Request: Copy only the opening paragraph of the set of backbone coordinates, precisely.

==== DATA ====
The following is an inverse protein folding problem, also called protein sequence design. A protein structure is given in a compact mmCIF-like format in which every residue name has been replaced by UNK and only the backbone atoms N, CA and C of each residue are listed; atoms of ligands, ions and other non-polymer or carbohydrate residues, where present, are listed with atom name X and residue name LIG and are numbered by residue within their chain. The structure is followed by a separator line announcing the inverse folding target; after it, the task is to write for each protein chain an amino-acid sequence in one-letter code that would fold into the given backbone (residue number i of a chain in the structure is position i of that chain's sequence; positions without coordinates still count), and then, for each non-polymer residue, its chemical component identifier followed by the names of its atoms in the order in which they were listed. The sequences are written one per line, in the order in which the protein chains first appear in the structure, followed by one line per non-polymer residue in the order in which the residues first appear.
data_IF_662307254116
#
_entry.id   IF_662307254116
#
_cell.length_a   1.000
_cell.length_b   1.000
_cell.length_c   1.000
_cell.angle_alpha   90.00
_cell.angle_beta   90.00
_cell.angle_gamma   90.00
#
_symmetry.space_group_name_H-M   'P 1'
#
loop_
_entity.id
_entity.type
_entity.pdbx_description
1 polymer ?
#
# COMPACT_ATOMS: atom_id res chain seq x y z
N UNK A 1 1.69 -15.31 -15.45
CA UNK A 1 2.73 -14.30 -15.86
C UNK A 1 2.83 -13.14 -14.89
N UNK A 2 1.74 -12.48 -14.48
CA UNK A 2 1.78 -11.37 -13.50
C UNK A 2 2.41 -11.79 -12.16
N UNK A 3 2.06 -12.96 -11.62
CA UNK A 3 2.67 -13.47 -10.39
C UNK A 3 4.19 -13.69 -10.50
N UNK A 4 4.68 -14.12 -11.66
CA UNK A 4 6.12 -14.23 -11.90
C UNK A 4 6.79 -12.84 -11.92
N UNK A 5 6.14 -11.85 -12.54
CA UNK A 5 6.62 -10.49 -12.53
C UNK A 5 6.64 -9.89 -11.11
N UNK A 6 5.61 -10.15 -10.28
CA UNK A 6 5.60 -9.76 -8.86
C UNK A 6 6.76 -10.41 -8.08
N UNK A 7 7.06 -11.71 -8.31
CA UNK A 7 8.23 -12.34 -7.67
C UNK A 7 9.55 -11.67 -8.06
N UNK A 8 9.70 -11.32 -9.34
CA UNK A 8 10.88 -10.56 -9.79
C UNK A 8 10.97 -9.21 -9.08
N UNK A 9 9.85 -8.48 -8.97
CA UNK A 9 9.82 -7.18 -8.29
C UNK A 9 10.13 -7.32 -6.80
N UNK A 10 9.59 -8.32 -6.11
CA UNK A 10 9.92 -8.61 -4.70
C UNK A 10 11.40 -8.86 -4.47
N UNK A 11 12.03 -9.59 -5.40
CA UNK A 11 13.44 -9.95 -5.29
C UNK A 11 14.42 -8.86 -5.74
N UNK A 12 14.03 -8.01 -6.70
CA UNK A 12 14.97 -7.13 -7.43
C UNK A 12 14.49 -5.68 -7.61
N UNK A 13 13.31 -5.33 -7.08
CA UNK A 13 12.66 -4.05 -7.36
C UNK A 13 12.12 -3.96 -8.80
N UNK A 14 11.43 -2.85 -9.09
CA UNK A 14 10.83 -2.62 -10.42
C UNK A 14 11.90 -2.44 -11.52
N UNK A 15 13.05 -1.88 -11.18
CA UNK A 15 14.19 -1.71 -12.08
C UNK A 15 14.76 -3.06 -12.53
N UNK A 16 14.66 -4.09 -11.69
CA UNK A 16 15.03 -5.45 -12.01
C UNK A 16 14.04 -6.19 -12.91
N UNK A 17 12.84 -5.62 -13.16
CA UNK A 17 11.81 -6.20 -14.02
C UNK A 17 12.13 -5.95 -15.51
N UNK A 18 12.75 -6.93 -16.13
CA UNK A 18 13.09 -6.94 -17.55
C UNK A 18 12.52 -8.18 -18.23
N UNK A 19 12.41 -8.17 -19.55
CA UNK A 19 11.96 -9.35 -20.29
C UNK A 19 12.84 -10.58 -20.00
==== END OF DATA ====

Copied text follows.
The following is an inverse protein folding problem, also called protein sequence design. A protein structure is given in a compact mmCIF-like format in which every residue name has been replaced by UNK and only the backbone atoms N, CA and C of each residue are listed; atoms of ligands, ions and other non-polymer or carbohydrate residues, where present, are listed with atom name X and residue name LIG and are numbered by residue within their chain. The structure is followed by a separator line announcing the inverse folding target; after it, the task is to write for each protein chain an amino-acid sequence in one-letter code that would fold into the given backbone (residue number i of a chain in the structure is position i of that chain's sequence; positions without coordinates still count), and then, for each non-polymer residue, its chemical component identifier followed by the names of its atoms in the order in which they were listed. The sequences are written one per line, in the order in which the protein chains first appear in the structure, followed by one line per non-polymer residue in the order in which the residues first appear.